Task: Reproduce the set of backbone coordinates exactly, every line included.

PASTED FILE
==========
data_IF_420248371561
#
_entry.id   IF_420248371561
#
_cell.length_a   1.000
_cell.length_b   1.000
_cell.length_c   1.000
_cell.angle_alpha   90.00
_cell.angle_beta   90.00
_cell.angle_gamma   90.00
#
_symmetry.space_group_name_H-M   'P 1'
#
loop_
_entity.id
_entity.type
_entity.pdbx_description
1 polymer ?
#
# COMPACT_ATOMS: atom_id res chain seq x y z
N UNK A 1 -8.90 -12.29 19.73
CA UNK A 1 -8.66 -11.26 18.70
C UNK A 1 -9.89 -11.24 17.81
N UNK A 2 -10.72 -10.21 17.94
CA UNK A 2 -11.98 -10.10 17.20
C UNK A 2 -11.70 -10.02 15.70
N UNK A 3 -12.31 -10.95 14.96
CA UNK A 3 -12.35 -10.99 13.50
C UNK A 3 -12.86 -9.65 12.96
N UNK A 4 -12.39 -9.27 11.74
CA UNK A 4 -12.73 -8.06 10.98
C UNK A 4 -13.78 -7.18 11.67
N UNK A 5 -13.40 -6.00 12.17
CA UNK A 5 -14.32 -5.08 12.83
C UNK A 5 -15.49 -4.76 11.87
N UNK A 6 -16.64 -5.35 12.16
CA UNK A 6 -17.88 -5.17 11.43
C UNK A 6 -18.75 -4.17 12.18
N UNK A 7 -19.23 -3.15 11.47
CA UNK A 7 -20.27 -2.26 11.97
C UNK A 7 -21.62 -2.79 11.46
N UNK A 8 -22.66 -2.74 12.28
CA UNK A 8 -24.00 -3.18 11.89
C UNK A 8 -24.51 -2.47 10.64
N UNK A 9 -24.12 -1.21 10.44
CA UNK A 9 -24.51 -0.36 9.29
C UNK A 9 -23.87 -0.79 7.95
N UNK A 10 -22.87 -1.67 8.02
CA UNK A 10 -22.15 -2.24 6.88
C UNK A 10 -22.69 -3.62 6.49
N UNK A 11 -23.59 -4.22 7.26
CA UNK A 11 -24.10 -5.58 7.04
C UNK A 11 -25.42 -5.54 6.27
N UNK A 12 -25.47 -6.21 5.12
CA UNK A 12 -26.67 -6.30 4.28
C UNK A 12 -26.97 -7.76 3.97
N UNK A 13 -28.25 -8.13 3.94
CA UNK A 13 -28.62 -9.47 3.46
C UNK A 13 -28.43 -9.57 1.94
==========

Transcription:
data_IF_420248371561
#
_entry.id   IF_420248371561
#
_cell.length_a   1.000
_cell.length_b   1.000
_cell.length_c   1.000
_cell.angle_alpha   90.00
_cell.angle_beta   90.00
_cell.angle_gamma   90.00
#
_symmetry.space_group_name_H-M   'P 1'
#
loop_
_entity.id
_entity.type
_entity.pdbx_description
1 polymer ?
#
# COMPACT_ATOMS: atom_id res chain seq x y z
N UNK A 1 -8.90 -12.29 19.73
CA UNK A 1 -8.66 -11.26 18.70
C UNK A 1 -9.89 -11.24 17.81
N UNK A 2 -10.72 -10.21 17.94
CA UNK A 2 -11.98 -10.10 17.20
C UNK A 2 -11.70 -10.02 15.70
N UNK A 3 -12.31 -10.95 14.96
CA UNK A 3 -12.35 -10.99 13.50
C UNK A 3 -12.86 -9.65 12.96
N UNK A 4 -12.39 -9.27 11.74
CA UNK A 4 -12.73 -8.06 10.98
C UNK A 4 -13.78 -7.18 11.67
N UNK A 5 -13.40 -6.00 12.17
CA UNK A 5 -14.32 -5.08 12.83
C UNK A 5 -15.49 -4.76 11.87
N UNK A 6 -16.64 -5.35 12.16
CA UNK A 6 -17.88 -5.17 11.43
C UNK A 6 -18.75 -4.17 12.18
N UNK A 7 -19.23 -3.15 11.47
CA UNK A 7 -20.27 -2.26 11.97
C UNK A 7 -21.62 -2.79 11.46
N UNK A 8 -22.66 -2.74 12.28
CA UNK A 8 -24.00 -3.18 11.89
C UNK A 8 -24.51 -2.47 10.64
N UNK A 9 -24.12 -1.21 10.44
CA UNK A 9 -24.51 -0.36 9.29
C UNK A 9 -23.87 -0.79 7.95
N UNK A 10 -22.87 -1.67 8.02
CA UNK A 10 -22.15 -2.24 6.88
C UNK A 10 -22.69 -3.62 6.49
N UNK A 11 -23.59 -4.22 7.26
CA UNK A 11 -24.10 -5.58 7.04
C UNK A 11 -25.42 -5.54 6.27
N UNK A 12 -25.47 -6.21 5.12
CA UNK A 12 -26.67 -6.30 4.28
C UNK A 12 -26.97 -7.76 3.97
N UNK A 13 -28.25 -8.13 3.94
CA UNK A 13 -28.62 -9.47 3.46
C UNK A 13 -28.43 -9.57 1.94